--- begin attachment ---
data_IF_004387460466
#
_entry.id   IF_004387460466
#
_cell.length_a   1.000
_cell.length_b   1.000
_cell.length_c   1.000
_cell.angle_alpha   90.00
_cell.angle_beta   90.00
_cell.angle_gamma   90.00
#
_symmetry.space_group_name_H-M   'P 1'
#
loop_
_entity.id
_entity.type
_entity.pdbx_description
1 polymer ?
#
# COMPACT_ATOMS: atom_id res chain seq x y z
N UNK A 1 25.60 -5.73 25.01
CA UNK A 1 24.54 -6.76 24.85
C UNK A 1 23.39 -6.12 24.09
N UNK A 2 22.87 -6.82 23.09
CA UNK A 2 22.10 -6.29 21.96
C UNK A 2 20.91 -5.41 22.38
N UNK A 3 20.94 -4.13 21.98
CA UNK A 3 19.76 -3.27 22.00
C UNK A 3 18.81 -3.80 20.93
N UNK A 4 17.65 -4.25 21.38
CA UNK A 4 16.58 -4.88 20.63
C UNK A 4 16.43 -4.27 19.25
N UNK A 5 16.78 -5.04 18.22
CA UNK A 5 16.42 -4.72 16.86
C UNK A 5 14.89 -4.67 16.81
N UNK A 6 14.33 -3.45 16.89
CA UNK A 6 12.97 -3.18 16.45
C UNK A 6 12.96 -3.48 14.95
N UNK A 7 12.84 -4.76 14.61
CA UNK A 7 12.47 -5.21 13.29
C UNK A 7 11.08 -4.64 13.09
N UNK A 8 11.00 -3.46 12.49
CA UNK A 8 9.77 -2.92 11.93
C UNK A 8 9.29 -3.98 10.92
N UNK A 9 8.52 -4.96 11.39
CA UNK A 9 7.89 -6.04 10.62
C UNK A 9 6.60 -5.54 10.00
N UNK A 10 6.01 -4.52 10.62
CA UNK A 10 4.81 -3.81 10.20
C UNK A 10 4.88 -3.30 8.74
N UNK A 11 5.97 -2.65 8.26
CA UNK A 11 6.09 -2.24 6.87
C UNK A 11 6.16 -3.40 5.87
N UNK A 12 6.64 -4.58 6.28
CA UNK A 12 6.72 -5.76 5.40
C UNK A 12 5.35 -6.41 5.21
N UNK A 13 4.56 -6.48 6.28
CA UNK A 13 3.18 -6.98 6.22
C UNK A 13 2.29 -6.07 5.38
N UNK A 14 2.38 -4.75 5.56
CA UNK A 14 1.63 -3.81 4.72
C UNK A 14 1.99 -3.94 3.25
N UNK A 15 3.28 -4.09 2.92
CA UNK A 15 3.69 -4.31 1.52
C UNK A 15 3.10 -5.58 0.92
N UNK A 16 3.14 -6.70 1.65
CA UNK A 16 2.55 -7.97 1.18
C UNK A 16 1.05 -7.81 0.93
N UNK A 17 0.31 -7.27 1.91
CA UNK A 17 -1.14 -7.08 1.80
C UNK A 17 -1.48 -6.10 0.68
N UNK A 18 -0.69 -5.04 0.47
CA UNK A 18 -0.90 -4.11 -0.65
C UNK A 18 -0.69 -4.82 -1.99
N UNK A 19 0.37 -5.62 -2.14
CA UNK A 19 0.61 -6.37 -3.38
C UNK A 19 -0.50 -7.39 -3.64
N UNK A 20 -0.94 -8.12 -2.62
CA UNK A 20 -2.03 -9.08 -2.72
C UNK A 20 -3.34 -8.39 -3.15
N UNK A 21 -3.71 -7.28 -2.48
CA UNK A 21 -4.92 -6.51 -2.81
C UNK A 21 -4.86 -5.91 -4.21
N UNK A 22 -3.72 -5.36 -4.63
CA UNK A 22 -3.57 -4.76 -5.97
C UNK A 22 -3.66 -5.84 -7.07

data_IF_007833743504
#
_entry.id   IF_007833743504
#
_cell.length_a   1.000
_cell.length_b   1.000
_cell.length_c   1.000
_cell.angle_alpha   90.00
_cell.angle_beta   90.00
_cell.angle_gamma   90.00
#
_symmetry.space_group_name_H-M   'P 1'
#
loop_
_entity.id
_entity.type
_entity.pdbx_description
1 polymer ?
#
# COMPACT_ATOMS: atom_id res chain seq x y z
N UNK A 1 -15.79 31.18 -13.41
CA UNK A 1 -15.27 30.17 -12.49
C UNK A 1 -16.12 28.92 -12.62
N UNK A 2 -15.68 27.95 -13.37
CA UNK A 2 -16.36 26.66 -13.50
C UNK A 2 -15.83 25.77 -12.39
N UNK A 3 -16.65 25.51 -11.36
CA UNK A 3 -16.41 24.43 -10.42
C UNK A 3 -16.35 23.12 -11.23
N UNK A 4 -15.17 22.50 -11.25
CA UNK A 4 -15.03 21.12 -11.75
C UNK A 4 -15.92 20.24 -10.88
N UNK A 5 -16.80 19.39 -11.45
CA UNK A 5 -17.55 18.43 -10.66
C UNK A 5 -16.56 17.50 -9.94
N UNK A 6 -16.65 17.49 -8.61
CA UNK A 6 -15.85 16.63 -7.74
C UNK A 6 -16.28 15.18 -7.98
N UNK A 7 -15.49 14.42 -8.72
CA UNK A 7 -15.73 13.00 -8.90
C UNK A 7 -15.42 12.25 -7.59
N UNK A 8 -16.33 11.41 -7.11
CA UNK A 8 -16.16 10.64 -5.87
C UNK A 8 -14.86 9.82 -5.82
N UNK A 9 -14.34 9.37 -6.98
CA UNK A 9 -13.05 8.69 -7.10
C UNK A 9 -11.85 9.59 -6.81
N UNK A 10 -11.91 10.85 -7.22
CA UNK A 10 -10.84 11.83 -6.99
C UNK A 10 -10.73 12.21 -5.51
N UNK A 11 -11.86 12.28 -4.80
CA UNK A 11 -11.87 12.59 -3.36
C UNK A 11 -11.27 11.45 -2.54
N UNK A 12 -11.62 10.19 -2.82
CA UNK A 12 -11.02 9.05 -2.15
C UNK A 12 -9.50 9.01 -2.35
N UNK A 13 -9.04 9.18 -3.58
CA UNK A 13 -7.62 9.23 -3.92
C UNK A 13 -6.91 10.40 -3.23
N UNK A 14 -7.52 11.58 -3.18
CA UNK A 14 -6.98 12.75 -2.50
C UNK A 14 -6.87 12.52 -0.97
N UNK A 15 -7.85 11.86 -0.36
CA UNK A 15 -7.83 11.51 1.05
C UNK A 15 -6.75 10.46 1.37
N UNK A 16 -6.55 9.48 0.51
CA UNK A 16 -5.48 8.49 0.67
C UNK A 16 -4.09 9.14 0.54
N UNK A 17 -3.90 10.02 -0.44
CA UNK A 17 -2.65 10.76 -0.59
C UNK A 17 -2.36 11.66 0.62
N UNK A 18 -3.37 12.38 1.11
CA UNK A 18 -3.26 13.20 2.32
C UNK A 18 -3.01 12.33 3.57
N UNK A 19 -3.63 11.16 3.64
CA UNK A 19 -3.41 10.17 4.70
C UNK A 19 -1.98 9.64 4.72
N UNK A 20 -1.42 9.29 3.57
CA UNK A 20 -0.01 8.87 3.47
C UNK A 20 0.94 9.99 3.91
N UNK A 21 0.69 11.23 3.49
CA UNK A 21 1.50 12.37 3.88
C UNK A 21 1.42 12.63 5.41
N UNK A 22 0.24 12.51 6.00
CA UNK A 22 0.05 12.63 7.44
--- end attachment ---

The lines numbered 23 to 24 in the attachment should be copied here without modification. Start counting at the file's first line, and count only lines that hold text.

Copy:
C UNK A 1 23.39 -6.12 24.09
N UNK A 2 22.87 -6.82 23.09